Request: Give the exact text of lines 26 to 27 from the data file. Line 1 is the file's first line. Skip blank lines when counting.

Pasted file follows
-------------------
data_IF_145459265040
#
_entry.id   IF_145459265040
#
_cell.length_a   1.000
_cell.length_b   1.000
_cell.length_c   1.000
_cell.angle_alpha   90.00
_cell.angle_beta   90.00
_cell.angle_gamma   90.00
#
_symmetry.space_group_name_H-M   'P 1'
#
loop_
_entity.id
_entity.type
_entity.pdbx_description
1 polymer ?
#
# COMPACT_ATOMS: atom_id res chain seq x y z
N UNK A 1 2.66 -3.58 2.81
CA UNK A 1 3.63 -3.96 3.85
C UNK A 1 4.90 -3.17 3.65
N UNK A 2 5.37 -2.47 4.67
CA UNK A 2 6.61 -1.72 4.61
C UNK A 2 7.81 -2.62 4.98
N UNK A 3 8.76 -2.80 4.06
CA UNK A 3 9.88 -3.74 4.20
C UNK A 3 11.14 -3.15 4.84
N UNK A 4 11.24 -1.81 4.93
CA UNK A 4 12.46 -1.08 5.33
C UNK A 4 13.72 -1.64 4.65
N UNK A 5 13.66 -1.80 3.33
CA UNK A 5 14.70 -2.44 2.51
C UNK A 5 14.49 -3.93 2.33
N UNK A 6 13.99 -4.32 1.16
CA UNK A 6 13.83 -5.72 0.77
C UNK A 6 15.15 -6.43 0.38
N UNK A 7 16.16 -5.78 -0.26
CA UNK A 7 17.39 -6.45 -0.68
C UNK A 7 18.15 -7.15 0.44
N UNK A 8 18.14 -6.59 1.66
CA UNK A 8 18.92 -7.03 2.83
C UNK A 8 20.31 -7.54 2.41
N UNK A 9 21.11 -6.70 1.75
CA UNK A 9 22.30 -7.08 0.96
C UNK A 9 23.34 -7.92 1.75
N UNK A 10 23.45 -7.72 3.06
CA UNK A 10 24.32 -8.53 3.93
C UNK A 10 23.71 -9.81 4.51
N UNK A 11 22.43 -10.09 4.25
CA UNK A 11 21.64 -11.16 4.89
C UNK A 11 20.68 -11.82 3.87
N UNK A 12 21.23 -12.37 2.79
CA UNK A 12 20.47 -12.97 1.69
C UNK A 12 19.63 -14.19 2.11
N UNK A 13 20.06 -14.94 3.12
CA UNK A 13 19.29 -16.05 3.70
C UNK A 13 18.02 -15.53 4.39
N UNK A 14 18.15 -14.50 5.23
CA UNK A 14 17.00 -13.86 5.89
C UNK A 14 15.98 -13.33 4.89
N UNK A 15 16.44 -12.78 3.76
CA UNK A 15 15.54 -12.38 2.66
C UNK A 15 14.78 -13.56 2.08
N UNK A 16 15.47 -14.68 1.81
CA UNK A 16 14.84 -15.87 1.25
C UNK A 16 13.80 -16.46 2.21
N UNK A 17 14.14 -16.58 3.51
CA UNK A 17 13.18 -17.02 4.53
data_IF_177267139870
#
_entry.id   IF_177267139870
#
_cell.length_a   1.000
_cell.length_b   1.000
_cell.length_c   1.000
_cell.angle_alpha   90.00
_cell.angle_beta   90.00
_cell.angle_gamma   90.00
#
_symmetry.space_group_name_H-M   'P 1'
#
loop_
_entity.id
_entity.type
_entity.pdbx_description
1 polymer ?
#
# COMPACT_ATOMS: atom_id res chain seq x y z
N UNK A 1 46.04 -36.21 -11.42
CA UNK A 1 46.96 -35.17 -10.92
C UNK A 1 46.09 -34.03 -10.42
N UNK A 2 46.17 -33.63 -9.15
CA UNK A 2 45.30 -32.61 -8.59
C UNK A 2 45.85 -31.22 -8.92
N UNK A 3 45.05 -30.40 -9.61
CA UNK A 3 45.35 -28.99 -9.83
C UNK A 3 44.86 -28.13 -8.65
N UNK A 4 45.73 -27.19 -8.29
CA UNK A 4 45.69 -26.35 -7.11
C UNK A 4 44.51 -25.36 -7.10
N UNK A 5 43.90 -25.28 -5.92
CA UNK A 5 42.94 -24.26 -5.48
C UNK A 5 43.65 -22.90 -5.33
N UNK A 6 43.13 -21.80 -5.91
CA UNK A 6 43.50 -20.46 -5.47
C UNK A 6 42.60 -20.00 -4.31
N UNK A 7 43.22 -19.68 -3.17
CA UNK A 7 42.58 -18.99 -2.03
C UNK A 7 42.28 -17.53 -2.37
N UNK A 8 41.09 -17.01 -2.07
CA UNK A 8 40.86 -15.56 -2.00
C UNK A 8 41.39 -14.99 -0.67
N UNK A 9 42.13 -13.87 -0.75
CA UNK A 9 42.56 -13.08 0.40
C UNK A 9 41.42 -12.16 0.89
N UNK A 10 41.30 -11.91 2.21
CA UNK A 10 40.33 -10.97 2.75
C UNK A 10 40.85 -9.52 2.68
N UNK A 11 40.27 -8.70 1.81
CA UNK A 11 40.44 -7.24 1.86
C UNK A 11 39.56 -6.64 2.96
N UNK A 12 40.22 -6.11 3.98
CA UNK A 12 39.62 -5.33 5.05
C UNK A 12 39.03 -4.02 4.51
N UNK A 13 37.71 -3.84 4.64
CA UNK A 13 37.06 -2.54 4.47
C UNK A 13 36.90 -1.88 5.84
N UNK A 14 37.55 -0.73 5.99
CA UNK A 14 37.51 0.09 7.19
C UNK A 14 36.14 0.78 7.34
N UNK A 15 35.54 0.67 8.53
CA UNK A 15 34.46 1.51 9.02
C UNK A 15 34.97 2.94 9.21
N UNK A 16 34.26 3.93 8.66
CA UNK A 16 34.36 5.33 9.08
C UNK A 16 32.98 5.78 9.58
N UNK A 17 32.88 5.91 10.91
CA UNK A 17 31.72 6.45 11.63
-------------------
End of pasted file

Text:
C UNK A 2 7.81 -2.62 4.98
N UNK A 3 8.76 -2.80 4.06